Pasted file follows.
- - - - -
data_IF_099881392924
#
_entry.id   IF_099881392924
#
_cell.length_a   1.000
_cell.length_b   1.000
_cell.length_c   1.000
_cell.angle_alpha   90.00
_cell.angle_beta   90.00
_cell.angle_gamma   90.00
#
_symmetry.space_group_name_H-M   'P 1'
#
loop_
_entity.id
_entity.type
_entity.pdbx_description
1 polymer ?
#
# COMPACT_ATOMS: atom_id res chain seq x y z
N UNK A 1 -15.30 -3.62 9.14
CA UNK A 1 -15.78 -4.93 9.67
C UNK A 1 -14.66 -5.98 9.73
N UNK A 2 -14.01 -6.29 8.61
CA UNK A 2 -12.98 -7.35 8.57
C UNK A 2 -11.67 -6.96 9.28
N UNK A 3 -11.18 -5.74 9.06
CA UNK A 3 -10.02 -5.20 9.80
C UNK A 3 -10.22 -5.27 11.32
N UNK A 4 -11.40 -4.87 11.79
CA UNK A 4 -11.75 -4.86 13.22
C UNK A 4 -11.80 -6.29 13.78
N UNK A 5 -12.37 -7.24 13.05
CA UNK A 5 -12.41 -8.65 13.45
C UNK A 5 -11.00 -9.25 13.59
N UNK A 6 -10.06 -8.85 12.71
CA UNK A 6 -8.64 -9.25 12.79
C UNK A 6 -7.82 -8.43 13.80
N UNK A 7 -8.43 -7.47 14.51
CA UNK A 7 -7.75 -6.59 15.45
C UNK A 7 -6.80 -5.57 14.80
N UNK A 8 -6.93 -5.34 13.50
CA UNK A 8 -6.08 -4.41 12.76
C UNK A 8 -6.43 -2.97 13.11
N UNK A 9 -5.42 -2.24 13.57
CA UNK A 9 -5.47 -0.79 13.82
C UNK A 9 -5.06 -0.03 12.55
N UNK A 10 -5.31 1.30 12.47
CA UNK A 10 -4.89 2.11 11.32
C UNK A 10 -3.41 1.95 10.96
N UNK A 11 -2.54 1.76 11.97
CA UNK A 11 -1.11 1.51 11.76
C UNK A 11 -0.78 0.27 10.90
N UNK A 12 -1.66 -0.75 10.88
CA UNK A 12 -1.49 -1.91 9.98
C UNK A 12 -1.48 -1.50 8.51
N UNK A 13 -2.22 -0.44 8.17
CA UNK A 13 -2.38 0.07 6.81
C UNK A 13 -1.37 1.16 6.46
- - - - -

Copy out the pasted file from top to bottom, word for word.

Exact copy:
data_IF_099881392924
#
_entry.id   IF_099881392924
#
_cell.length_a   1.000
_cell.length_b   1.000
_cell.length_c   1.000
_cell.angle_alpha   90.00
_cell.angle_beta   90.00
_cell.angle_gamma   90.00
#
_symmetry.space_group_name_H-M   'P 1'
#
loop_
_entity.id
_entity.type
_entity.pdbx_description
1 polymer ?
#
# COMPACT_ATOMS: atom_id res chain seq x y z
N UNK A 1 -15.30 -3.62 9.14
CA UNK A 1 -15.78 -4.93 9.67
C UNK A 1 -14.66 -5.98 9.73
N UNK A 2 -14.01 -6.29 8.61
CA UNK A 2 -12.98 -7.35 8.57
C UNK A 2 -11.67 -6.96 9.28
N UNK A 3 -11.18 -5.74 9.06
CA UNK A 3 -10.02 -5.20 9.80
C UNK A 3 -10.22 -5.27 11.32
N UNK A 4 -11.40 -4.87 11.79
CA UNK A 4 -11.75 -4.86 13.22
C UNK A 4 -11.80 -6.29 13.78
N UNK A 5 -12.37 -7.24 13.05
CA UNK A 5 -12.41 -8.65 13.45
C UNK A 5 -11.00 -9.25 13.59
N UNK A 6 -10.06 -8.85 12.71
CA UNK A 6 -8.64 -9.25 12.79
C UNK A 6 -7.82 -8.43 13.80
N UNK A 7 -8.43 -7.47 14.51
CA UNK A 7 -7.75 -6.59 15.45
C UNK A 7 -6.80 -5.57 14.80
N UNK A 8 -6.93 -5.34 13.50
CA UNK A 8 -6.08 -4.41 12.76
C UNK A 8 -6.43 -2.97 13.11
N UNK A 9 -5.42 -2.24 13.57
CA UNK A 9 -5.47 -0.79 13.82
C UNK A 9 -5.06 -0.03 12.55
N UNK A 10 -5.31 1.30 12.47
CA UNK A 10 -4.89 2.11 11.32
C UNK A 10 -3.41 1.95 10.96
N UNK A 11 -2.54 1.76 11.97
CA UNK A 11 -1.11 1.51 11.76
C UNK A 11 -0.78 0.27 10.90
N UNK A 12 -1.66 -0.75 10.88
CA UNK A 12 -1.49 -1.91 9.98
C UNK A 12 -1.48 -1.50 8.51
N UNK A 13 -2.22 -0.44 8.17
CA UNK A 13 -2.38 0.07 6.81
C UNK A 13 -1.37 1.16 6.46